This sermon was given by our Reader Christine on Sunday 23 February 2020. You can read it again here:
Today’s Gospel reading is very familiar and I think we could be forgiven for thinking it’s August when we usually celebrate Transfiguration Sunday, but this Sunday is the one before Lent begins; it is a time of reflection and preparation for the major event, which precedes the Transfiguration.
We know that if the events of Lent, Good Friday and Easter had never happened then following events would not have taken place and we may not have heard about the glory of God, which was seen by Peter, James and John, but also by Moses and others before Christ was born.
Exactly why we have the three readings we have today I’m unsure, but I’m going to endeavour to try to uncover some of the possible reasons.
We begin with Moses hearing God’s voice on a high mountain. We know that when Moses comes down from the mountain he brings the commandments and he has encountered God’s presence. His face is so radiant he has to cover it for the people. This is only a glimpse of the glory God shows the disciples, who are blinded by it before they make out the 3 figures of Jesus, Moses and Elijah.
A light so bright it dazzles them and changes the appearance of Jesus. The only way I can imagine this if you’re in a car at night and an approaching car has their headlights on full beam, for a split second you are blinded by the light. One of my main fears in that moment is for an animal or pedestrian to step out into the road.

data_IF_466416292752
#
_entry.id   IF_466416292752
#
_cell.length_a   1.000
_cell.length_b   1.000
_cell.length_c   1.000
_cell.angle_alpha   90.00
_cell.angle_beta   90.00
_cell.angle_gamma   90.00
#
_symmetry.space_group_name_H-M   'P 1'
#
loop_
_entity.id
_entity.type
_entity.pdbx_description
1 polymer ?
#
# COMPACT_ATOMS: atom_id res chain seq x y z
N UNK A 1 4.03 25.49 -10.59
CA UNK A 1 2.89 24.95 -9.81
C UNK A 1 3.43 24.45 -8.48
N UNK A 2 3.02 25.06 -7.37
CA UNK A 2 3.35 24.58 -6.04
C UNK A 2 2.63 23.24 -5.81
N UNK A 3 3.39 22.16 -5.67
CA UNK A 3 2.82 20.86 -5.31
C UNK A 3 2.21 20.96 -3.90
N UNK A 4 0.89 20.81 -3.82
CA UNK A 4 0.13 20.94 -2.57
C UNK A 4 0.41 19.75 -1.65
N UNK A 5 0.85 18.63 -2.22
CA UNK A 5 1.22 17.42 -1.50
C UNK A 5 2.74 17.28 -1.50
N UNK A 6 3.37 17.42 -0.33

Anyway, back to the readings and how we might define God’s glory.
In the Old Testament we read of many occasions when God is seen, heard and walking beside the humans he has created. It starts with Adam and Eve, Noah, Moses, Abraham just to name but a few and then God seems to leave humans to it speaking to his people through prophets to ensure they follow his commandments and statutes.
Then things seem to go a bit haywire, people begin to forget what God has done for them and they start to turn away. They ignore the prophets and in some case even kill them. They seem to forget their God. They are led away by false prophets, false gods and idols. What must God have felt after everything he had done?
This short poem, something I picked up in a church, seems to express how God may have felt.
It’s called, “If God should go on strike.”
- How good it is that God above has never gone on strike.
- Because He was not treated fair in things He didn’t like.
- If only once He’d sat down, and said, “That’s it, I’m though,
- I’ve had enough of those on earth, so this is what I’ll do-
- I’ll give my orders to the sun – Cut off the heat supply;
- And to the moon, Give no more light, And run the oceans dry.”
- Then just to make things really tough, and put the pressure on,
- “Turn off the vital oxygen till every breath is gone.”
- You know, He would be justified, if fairness was the game.
- For no-one has been more abused or met with more disdain
- Than God, and yet He carries on, supplying you and me
- With all the favours of his grace, and everything for free!
- People say they want a better deal, and so ‘on strike’ they go;
- But what a deal we’ve given God to Whom all things we owe,
- We don’t care who we hurt or harm to gain the things We like,
- But – what a mess we’d all be in If God should go on Strike.
By: Walt Huntley
It was probably written when there were strikes happening in the country, but some of it does rings true, because people do sometimes forget what God has done for us and how his creation was made to sustain life.